George Albert was sick last Saturday and Sunday. He had quite a fever. I was very uneasy about him. I was afraid he was going to have the fever. I took him to the font and had him baptized and since then he has not had any fever. He is about well now. Looks a little pale. I anointed him with oil a good may times and washed his little body with whisky and water which was burning with fever but it did not do the good I wanted it should.

See Zora Smith Jarvis comp., Ancestry Biography and Family of George A. Smith (Provo, Utah: Zora Smith Jarvis, 1962).


                                The following from the journal of Patty Bartlett Sessions:

March 17, 1847 . . . . Mr. Sessions and I went and laid hands on the widow Holmans step daughter. She was healed.

The Diaries of Perrigrine Sessions, comp. Earl T. Sessions (Bountiful, Utah: Carr Printing Co., 1967).



Again, from Patty Sessions journal of May 29th, 1847:

   Packed 186 pounds of pork for the mountains. I then went to collect some debts. Got nothing. Then went to a meeting to Eliza Beamans with many of the sisters. Sisters Young and Whitney laid their hands upon my head and predicted many things that I should be blessed with that I should live to stand in a temple yet to be built and Joseph [Smith] would be there. I should see him and there I should officiate from my labors should then be done in order and they should be great and I should be blessed and by many and there I should bless many and many should be brought unto me saying your hands were the first that handled me bless me after I had blessed them their mothers would rise and bless me for they would be brought to me by Joseph himself for he loved little children and he would bring my little ones to me and my heart was filled with joy and rejoicing.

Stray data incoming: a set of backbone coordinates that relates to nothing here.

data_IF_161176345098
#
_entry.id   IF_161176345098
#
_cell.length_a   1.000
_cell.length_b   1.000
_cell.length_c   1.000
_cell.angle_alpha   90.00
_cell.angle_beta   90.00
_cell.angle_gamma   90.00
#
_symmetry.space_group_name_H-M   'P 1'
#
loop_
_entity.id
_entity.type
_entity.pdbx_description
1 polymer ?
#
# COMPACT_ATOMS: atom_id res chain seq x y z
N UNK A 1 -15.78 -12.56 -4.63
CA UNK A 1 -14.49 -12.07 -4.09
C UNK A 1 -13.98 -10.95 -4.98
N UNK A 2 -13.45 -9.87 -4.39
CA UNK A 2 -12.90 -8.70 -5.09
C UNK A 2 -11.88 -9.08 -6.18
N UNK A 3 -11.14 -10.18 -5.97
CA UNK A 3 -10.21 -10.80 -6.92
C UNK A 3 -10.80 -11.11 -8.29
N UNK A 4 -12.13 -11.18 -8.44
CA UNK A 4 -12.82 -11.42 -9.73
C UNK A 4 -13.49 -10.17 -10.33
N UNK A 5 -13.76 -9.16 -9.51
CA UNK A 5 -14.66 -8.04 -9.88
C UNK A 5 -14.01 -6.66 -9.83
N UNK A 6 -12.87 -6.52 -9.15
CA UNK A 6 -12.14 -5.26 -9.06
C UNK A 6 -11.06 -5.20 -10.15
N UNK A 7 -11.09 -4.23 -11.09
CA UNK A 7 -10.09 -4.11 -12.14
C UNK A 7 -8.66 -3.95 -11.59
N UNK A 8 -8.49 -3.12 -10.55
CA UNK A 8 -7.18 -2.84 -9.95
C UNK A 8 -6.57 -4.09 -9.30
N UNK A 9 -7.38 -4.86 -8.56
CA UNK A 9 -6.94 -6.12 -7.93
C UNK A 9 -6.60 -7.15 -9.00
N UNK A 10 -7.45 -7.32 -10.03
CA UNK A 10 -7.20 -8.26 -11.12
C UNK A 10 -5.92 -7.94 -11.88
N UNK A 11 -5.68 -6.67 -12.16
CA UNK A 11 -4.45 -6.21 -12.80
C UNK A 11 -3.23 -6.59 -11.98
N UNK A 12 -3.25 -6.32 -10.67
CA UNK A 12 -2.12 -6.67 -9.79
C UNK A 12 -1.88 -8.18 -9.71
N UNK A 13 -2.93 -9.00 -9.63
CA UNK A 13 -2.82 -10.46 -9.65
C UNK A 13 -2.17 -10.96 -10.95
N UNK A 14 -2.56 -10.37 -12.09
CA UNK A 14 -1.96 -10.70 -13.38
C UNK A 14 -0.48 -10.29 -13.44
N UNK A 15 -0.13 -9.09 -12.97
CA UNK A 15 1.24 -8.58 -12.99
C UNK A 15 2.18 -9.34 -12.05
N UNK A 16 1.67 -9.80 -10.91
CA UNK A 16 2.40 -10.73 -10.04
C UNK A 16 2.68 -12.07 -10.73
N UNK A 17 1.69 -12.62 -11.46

The Diaries of Perrigrine Sessions, comp. Earl T. Sessions (Bountiful, Utah: Carr Printing Co., 1967).



The following from the journal of Julina Lambson Smith of February 14th, 1886:

   Sister Coles came to be administered to. She has a large lump growing in her Opu [stomach or womb]. It pains her considerably. Sister Young anointed the affected part, and Jos. Albert with some of the other Elders administered to her.